Standardizing Education: + a review of Standardized-The Film


Education has become a sad state of affairs.

Children are taught from an egalitarian perspective with mandated scripts as the panacea that will improve learning and finally bring  pride in our educational system from the world to America.

Except that is only a political game. Education is no longer about serving the needs of children, inspiring future innovators, and improving our way of life. It’s all about the money. It’s all about control and it’s all tied to standardized testing outcomes.

Sounds laughable; doesn’t it?

Sounds like a Syfy special, an premise for the novel 1984, or one of those conspiracy nuts trying to rile everyone up again; right?

What if it’s not?

What if this educational dystopia is making its way into your schools and you’re not doing anything about it? 


It’s time to find out more.

I recently attended a screening at Vanderbilt University titled Standardized-Lies, Money, & Civil Rights: How Testing is Ruining Public Education. The film is a documentary by Daniel Hornberger who is an educator with strong views. I can’t recall how I initially stumbled onto information about the film, and it seemed that I was the only (former, in my case) public school teacher in the room, so my guess was that it’s not being promoted within the teacher community as of yet.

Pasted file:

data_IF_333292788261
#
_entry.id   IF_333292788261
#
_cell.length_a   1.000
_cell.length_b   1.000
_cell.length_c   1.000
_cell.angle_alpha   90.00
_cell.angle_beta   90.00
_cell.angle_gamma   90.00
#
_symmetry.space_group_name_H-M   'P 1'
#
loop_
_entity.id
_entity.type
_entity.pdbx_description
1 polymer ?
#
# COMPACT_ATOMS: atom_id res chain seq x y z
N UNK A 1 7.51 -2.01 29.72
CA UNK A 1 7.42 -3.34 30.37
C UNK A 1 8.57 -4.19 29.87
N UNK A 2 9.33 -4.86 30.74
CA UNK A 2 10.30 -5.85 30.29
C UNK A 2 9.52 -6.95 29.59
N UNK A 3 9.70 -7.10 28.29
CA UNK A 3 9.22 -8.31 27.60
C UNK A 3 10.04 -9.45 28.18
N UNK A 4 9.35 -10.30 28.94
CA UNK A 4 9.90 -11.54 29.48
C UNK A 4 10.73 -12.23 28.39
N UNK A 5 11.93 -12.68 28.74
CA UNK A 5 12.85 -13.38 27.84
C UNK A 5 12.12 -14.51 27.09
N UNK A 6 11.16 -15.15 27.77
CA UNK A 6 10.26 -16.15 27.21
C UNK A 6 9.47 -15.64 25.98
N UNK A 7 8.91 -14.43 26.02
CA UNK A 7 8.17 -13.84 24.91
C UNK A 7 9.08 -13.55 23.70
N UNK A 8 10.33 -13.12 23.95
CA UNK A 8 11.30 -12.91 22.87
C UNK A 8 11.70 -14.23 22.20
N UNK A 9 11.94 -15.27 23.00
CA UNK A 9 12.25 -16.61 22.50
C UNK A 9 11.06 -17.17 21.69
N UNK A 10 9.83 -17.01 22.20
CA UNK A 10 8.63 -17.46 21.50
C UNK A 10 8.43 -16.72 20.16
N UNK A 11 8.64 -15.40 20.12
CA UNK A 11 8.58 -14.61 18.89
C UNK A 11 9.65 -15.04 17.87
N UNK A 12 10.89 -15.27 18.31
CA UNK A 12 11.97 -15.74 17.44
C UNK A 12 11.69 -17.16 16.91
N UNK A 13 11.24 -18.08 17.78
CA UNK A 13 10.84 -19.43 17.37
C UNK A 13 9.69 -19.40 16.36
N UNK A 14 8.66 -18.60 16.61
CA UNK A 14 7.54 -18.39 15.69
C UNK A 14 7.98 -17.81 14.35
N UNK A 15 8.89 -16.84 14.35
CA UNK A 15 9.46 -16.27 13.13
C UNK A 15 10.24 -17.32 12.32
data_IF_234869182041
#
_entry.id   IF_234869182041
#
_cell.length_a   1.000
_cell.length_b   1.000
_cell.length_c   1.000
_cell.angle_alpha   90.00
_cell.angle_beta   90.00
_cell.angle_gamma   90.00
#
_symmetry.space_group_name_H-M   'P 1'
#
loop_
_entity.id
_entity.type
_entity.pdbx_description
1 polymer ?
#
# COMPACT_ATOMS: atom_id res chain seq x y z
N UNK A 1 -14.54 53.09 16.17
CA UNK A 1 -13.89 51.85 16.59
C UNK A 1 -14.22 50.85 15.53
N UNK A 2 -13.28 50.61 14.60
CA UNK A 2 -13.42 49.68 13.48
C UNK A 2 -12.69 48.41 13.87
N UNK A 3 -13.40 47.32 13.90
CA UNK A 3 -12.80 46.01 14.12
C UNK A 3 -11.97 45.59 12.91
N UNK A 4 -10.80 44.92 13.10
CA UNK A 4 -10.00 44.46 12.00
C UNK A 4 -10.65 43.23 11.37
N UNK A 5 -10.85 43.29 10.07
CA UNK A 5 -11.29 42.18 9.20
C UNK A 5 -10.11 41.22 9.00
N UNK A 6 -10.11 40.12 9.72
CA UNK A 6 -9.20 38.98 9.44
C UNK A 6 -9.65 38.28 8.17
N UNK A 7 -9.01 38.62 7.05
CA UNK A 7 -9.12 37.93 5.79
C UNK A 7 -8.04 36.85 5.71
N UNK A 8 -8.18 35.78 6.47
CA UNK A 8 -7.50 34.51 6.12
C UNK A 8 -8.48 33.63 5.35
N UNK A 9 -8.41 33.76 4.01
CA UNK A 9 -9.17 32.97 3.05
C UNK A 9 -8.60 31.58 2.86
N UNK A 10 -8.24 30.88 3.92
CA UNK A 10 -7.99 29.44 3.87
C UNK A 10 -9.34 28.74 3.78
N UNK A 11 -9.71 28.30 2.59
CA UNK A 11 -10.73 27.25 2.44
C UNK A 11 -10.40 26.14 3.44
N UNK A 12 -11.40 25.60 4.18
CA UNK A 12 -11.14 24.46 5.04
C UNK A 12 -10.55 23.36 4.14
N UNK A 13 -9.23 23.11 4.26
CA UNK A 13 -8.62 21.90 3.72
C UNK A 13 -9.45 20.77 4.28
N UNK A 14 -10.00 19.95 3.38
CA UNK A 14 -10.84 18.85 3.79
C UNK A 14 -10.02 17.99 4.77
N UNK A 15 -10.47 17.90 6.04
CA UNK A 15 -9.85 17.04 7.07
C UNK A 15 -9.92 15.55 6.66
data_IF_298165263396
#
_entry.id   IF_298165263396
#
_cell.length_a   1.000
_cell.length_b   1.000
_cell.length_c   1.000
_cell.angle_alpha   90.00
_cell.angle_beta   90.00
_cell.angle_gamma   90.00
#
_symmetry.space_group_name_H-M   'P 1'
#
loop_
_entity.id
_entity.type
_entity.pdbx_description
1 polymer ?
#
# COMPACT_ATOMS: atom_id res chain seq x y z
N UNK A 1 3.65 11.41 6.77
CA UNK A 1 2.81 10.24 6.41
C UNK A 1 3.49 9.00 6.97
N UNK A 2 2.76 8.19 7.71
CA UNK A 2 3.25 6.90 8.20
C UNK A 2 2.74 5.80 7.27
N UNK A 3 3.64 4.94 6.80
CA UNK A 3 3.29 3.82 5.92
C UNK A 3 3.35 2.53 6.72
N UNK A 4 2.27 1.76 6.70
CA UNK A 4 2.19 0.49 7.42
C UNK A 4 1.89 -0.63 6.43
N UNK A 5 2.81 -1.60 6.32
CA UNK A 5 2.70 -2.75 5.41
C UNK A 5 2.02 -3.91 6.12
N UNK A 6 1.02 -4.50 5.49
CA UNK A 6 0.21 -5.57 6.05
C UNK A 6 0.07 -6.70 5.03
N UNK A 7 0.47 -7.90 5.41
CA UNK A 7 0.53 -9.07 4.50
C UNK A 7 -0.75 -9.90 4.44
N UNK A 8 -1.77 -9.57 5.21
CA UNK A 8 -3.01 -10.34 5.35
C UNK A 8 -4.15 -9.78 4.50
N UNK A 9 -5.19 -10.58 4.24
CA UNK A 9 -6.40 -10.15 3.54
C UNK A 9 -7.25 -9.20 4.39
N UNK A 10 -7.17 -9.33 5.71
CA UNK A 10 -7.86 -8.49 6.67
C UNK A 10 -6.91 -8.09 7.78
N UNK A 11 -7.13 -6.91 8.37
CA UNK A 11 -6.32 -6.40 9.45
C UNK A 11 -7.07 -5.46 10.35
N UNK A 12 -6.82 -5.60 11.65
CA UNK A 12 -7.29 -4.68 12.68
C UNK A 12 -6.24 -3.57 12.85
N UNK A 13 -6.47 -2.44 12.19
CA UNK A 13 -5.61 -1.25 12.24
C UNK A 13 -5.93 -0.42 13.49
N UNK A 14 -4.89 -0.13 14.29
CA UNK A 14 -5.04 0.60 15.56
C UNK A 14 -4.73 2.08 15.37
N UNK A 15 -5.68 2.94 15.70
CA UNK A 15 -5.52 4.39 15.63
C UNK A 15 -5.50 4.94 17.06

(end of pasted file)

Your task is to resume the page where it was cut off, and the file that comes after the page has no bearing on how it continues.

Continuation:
That was disappointing because every teacher needs to see this film.

The film begins with a historical recollection of how the educational system began to push testing through small steps introducing it as increased accountability with Bill Clinton, George Bush, and ratcheting up the stakes presently with Barack Obama.

Throughout the film, we are introduced to several outspoken education reformers including Mark Naison, Diane Ravitch, Shaun Johnson, and Timothy Slekar; along with Pennsylvania state representative Mike Tobash and Dr. Henry Cram who is the president of the Middle States Association Commission on Elementary and Secondary Schools. All of these people have a stake in education, and are vocal supporters of reforming the current standardized testing climate prevalent across the United States.


Standardized-The Film takes great care to contrast what communities consider valuable in education with the mandated standardized testing that was created (supposedly) to assess educational value.

We watch how influential testing has become with symbolic gestures to equate testing with fun. I can’t help but cringe watching teachers and principals dress foolishly, sing, and dance in an attempt to gain “buy-in” from students with standardized testing propaganda. I was, unfortunately, witness to this happening in several schools throughout my recent educational career. (After all, test scores now mean teacher job security in several states.) Even the stoic audience at the film I attended sat seemingly considering if this was a good thing or was it in some way evil.